The information here is not of any use if you want to replace a plug or a fuse. Purely for display purposes only, not suitable for children, do not try this at home.
All plugs sold in the UK in the last two decades have sleeved pins. Half of the live and neutral pins are insulated with plastic, so that a plug partially inserted into a socket does not become a shock risk. If someone put their fingers behind the plug and the pins were not insulated, they would receive an electric shock.
All plugs with unsleeved pins were probably thrown away years ago.
Except for this one. This nasty example has unsleeved pins, all of the metal components are completely loose even when the lid is on, the flex grip is made from some kind of compressed paper and it has the remains of an ancient label on the lid.
DANGER! Do NOT do this! . Another (probably untrue) explanation for introducing sleeved pins is that it prevents someone from 'pennying' the plug. This was an exceptionally dangerous practice which involved placing a 1p coin between the plug pins, so that when plugged in it would overload the circuit and cause the fuse in the main fuse box to blow.
Either that or the plug and socket would explode in a ball of fire, causing serious injury to anyone in the vicinity.
DANGER! Do NOT do this! . Other unwanted and dangerous efforts include wrapping the fuse in aluminium foil - putting lives at risk rather than buying a new fuse for 10p. Or just replace the fuse with a solid piece of metal, a short length of 5mm studding fits perfectly. Just as bad, get a plug like the shoddy one above, throw away the live pin and replace it with a neutral pin from another plug, creating an unfused plug. No doubt that the machine on the other end was a heavy duty welder, which should have been permanently wired to its own circuit.
DANGER! Do NOT do this! .Sadly still seen even today, this is another dangerous bodge. Some items of equipment, namely dimmer racks as used in stage/theatre lighting, require more than 13A to operate. They should be connected to dedicated 16A, 32A or 63A rated outlets.
Unfortunately, some individuals can't be bothered with all that, so they get two 13A plugs and attach both of them to the end of the flex, in a Y arrangement. Since Y flexes are not a standard item, large amounts of insulation tape complete the mess. Then, plug both in and 26A can be drawn from the circuit before fuses blow.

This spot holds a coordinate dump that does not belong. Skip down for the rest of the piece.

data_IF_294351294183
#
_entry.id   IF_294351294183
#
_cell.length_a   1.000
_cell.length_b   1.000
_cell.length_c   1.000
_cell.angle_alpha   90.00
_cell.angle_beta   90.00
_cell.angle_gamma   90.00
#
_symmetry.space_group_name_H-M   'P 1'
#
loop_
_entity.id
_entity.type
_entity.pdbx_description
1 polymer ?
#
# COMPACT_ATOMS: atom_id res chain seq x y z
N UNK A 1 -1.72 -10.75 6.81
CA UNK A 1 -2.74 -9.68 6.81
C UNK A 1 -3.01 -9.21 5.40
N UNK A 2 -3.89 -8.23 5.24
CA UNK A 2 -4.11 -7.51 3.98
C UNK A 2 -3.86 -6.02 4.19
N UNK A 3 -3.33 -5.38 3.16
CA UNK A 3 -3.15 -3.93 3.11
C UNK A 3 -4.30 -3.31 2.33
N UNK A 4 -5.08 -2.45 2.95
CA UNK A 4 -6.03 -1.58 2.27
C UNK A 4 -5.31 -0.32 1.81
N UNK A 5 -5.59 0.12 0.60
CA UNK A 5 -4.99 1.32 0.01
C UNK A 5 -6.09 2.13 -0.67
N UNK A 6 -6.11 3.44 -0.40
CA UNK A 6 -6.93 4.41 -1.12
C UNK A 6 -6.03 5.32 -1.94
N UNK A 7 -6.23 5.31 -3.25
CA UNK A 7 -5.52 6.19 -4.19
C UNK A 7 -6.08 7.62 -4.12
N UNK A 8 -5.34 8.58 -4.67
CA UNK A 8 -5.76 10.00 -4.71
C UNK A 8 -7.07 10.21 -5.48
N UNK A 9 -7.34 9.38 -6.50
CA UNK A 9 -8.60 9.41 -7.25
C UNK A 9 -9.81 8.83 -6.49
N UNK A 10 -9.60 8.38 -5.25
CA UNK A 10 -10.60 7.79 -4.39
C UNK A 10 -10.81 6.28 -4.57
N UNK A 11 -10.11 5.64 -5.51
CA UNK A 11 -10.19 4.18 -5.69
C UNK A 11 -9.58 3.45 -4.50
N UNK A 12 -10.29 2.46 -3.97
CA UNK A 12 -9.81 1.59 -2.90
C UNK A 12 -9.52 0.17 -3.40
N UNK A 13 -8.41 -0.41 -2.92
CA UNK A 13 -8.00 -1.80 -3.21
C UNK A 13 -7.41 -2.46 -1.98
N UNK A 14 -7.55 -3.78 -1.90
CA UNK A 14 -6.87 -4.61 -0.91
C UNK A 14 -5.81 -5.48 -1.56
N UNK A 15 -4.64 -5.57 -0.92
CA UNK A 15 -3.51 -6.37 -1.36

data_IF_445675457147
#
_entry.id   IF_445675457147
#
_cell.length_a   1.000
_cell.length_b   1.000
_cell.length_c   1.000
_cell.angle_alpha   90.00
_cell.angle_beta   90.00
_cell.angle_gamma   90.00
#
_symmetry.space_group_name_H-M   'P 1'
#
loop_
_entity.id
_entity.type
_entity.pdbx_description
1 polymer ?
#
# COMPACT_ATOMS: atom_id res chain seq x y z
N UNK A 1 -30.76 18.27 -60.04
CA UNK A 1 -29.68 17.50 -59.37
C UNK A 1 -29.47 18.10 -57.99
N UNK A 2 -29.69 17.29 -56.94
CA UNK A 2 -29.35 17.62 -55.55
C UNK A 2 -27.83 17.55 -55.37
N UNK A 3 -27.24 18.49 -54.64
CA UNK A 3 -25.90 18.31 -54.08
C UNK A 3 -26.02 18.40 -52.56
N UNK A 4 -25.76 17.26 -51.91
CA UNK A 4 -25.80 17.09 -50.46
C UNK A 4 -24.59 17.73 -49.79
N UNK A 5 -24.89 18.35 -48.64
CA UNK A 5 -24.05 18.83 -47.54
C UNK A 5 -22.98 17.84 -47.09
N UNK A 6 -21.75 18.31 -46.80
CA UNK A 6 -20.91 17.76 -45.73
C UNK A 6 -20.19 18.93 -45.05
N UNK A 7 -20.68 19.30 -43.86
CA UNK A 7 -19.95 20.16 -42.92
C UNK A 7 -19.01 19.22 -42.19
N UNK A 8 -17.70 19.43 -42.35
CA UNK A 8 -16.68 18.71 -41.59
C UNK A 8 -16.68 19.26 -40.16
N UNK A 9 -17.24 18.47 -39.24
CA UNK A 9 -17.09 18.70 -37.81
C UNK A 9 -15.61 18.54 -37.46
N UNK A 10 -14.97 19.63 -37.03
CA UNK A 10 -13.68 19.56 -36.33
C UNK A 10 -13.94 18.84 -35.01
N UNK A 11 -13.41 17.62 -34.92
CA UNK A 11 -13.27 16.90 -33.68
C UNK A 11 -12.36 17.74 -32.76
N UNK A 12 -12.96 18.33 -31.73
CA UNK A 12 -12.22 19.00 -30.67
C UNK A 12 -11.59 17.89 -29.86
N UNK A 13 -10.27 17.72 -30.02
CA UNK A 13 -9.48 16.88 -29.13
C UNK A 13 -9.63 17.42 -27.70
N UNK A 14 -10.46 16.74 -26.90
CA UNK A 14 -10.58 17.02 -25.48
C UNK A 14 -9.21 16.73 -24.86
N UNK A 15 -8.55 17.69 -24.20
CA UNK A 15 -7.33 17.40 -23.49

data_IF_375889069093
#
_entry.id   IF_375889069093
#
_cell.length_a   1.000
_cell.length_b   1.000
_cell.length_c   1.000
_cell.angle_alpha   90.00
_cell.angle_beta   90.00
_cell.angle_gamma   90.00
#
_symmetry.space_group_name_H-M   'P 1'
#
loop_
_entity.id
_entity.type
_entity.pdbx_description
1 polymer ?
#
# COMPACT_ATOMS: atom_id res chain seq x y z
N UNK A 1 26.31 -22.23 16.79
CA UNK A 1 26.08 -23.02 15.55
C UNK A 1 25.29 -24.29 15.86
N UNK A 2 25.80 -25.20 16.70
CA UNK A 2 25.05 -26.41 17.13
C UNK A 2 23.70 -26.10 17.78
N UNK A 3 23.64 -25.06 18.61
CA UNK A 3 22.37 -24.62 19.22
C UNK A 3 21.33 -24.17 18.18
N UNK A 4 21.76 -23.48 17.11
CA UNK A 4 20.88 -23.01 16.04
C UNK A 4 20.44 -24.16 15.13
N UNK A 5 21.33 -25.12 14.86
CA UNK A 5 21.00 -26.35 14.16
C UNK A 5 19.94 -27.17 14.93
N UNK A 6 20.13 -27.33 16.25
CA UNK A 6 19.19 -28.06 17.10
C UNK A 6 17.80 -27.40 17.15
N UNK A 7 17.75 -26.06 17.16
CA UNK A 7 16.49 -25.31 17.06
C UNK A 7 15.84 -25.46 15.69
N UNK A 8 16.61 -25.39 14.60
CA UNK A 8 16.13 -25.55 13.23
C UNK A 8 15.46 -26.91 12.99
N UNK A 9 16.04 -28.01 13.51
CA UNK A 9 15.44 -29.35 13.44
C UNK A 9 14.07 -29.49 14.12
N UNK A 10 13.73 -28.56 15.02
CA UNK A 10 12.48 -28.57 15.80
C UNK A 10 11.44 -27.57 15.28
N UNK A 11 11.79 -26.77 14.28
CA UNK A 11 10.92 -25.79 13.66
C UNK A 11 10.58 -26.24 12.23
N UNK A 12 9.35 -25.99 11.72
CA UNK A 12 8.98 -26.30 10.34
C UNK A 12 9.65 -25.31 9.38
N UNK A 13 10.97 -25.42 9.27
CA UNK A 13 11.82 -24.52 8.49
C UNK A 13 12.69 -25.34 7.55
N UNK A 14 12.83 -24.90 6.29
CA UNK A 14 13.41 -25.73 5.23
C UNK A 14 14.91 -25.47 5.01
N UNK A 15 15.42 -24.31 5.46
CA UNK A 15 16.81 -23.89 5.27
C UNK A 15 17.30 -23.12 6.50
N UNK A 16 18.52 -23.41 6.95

This has several problems. First, a twin socket outlet is not rated at 26A, it is at best 20A shared between the two sockets, and for prolonged periods may be even less. This means the socket overheats.
Second, if only one plug is inserted, the pins on the other one are live, injuring or killing anyone that they might come into contact with.
The same name and same problem applies to a flex with a plug on each end. Plug one end in and the pins at the other end are live. Why would anyone want that? Easy - so they can attach their portable generator to the house wiring during a power cut. Deadly dangerous for several reasons.
The earth pin is longer, as when inserted into a socket it will open the shutters covering the live and neutral holes in the socket. This is a safety feature to prevent other items from being inserted into the socket, such as 2 pin plugs, fingers and so on.
Some class II (double insulated) appliances have plugs with plastic earth pins. Since they do not require an earth connection, the only function of the earth pin is to open the socket shutters. This is common on mobile phone chargers and other small electronic items.
DANGER! Do NOT do this! . When the modern UK plug was introduced, there were a variety of other incompatible plugs in use. This led to some lazy people not bothering to change the plug, but instead using a screwdriver to open the socket shutters and then shoving the bare wires into the socket. Matchsticks could be used in a futile attempt to secure the wires.
This was extremely dangerous, and the UK Government made a public information film to warn people of the danger.
Yes, some people really did do things like this! Don't be one of them.
Several design variations exist, such as plugs with a T shape earth pin. These are fitted to items such as computers and will only fit into corresponding sockets with T shape holes. These prevent people from plugging their vacuum cleaner into circuits designated for sensitive electrical equipment. They can also be used in office buildings to stop people using electric kettles at their desks and charging their Ipods using company electricity.
One particular design had the lid of the plug as a 'wraparound' style, so that the join between the two halves was not visible when plugged in. Nothing wrong with that, but the flex passed through a round hole in the wraparound lid. This meant that the flex had to be passed through this hole before the plug was wired. You normally discovered this just after completing the wiring in the plug.
One way to remember which colour goes where is to look at the second letter of each word:
bLue - Left
bRown - Right
L/R can also be used for the old colours:
bLack - Left
Red - Right
There is a hidden danger here - Live is NOT on the Left!